There’s a wind farm being built just outside of Brighton. It’s a huge project and so it seems to be taking forever. And at the same time, it seems to be moving ludicrously fast, a vast ship zipping back and forth across the edge of the sea, leaving silver stilts in its wake – the poles which will soon be topped with massive turbines.
I see this wind farm every day on the bus, a sci-fi city rising on the horizon. And it reminds me how I am used to seeing strange, beautiful, improbable things on the horizon, and how the reason for all of this is video games.
When I think of classic 16-bit games, I often realise that I don’t think of what’s going on in the foreground, of the rings I collected, the street gangs I fought. Instead, I tend to think about what was going on in the background. Even then, in the early 1990s, it was the backgrounds of games that really spoke to me, and I don’t think I’m alone in this. In the days of running left to right, background art probably shifted quite a lot of units.
There was a phrase: “superlative parallax scrolling”. Remember that? I must have read that phrase in Mean Machines almost every month, referring to a 16-bit game that worked the genuine 16-bit magic of a horizon that moved at a slightly different speed to the foreground and with layers stages in-between, suggesting a space between the two extremes, a realm for the imagination to race into and fill with possibilities.
The horizon became a thing to be yearned for. I loved the Green Hill Zone in Sonic, but I really loved the horizon in the Green Hill Zone, those mountains and waterfalls made of tottering spars of rock, separated by a glittering South Pacific ocean. I loved the places I used to rob in Bonanza Bros, the casinos and one-percenter apartments. But the places I really wanted to visit were the urban spaces glimpsed out of the windows of these joints, the skyscrapers rising into the clouds, occasional treetops suggesting leafy boulevards.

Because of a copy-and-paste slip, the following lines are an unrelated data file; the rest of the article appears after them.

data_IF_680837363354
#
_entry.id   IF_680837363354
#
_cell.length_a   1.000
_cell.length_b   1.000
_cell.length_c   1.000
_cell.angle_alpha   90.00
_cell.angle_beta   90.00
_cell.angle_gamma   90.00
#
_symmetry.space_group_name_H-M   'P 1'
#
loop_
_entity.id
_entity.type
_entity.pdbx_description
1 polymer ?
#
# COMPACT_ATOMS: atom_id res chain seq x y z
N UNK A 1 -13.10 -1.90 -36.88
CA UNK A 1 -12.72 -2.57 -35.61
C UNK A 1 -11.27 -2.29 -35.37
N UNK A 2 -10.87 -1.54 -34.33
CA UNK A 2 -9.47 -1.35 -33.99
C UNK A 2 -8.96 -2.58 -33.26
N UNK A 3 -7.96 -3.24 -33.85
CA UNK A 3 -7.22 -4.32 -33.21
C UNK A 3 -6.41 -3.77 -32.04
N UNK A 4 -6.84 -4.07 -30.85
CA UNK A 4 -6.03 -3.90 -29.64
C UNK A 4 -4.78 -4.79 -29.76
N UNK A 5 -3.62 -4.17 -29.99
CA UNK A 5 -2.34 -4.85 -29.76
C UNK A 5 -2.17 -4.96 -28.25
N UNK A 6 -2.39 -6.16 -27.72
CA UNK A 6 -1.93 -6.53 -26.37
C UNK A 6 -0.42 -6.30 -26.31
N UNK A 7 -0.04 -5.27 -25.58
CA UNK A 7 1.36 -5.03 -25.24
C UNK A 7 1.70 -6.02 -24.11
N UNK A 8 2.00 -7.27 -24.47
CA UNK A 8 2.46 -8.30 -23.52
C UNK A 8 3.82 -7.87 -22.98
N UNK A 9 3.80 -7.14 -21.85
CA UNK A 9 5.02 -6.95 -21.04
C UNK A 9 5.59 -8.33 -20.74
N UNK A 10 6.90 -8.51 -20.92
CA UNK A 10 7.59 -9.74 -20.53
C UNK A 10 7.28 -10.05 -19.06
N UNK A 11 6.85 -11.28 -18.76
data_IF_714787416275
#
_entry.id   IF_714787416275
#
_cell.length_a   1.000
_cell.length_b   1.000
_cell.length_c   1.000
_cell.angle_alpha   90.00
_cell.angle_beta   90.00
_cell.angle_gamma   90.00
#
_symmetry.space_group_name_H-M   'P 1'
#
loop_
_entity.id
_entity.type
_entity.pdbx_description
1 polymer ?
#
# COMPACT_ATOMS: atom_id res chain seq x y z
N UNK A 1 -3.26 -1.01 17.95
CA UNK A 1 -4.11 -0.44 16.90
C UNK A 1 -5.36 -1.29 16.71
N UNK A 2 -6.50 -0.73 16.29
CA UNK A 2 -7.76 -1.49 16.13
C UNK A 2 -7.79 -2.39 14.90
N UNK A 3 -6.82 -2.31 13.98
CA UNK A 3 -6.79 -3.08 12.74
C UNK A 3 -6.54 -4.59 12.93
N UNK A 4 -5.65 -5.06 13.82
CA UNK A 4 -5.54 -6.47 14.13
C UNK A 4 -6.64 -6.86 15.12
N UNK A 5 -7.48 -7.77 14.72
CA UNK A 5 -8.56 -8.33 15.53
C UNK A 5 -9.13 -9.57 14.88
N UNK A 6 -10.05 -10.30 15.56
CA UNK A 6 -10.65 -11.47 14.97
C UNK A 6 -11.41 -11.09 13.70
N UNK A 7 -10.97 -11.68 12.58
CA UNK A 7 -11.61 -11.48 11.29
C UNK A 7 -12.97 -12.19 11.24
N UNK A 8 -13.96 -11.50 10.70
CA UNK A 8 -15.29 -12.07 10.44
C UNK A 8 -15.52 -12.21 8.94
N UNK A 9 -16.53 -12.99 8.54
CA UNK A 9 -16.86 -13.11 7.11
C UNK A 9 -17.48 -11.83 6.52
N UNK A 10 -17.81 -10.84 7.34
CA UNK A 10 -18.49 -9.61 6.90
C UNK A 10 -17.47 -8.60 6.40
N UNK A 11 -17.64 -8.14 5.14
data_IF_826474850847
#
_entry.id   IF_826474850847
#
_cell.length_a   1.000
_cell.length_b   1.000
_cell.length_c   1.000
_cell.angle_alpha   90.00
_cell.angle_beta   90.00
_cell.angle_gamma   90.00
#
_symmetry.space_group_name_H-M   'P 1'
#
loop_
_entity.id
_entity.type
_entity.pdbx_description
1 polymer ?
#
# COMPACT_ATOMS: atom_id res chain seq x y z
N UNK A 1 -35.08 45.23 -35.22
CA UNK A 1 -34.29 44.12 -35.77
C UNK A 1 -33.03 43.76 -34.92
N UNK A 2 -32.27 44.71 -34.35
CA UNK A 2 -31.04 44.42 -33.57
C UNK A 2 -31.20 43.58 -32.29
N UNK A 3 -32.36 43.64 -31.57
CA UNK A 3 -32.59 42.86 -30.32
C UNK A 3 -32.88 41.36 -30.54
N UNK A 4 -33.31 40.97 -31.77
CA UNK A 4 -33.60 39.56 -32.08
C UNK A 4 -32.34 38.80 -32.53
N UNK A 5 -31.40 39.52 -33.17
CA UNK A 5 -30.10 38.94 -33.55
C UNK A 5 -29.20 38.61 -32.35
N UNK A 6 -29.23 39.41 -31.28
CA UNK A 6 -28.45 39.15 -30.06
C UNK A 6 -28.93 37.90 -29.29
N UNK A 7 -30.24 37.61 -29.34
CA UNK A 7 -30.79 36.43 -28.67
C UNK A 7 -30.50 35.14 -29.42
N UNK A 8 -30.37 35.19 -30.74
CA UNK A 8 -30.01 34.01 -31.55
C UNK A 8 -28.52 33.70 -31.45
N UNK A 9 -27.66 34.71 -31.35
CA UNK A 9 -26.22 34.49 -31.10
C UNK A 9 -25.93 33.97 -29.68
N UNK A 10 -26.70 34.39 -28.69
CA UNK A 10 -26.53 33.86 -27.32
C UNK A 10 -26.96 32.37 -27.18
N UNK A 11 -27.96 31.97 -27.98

Even more recently in a game like Canabalt, the horizon is still working its magic. You’re running over rooftops and dodging alien obstacles, but the horizon is telling you how bad things are really getting out there: huge, teetering outer-space elephants lurk and plod, the cobbled-together industrial muddle of a spaceship hangs silent in the sky. Invasion! In a game like Canabalt, a game that pretends to exist in the single moment as you leap from rooftop to gantry to billboard to rooftop, the horizon is giving you most of the story, just as in a game like Yoshi’s Island, which pretended to look back to the simpler days of papercraft and colouring books, huge chain chomps – I bet this species has a specific name – swooping out of the horizon and diving into the earth around you weren’t just a hazard, they were proof of the game’s technical prowess. The background muddling with the foreground!
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The background muddling with the foreground. There is a word attached to much of this stuff for me, a word that I never actually use in sentences because I don’t really know how to deploy it. Velleity: “A wish or inclination not strong enough to lead to action.” That’s the horizon in games, isn’t it? Cor, that looks nice. That looks nice….
My wife and I went out to see the wind farm earlier this year. A local dive ship captain gambled that people might pay a bit of money to get a tour. Out there on the silvery sea, Brighton itself became part of a vast wraparound skybox, while the spindly stalks of the turbine bases were revealed as massive, brightly painted towers, emerging from the water at regular intervals all around. It looked, of course, like a video game, like the vast industrial wasteland of a Rage or a Gears of War. I liked that idea, that the horizon of Sonic, say, once you got close to it, might look like Far Cry. Here’s to the horizon! Sometimes, the future really is waiting for you out there.[“Source-eurogamer”]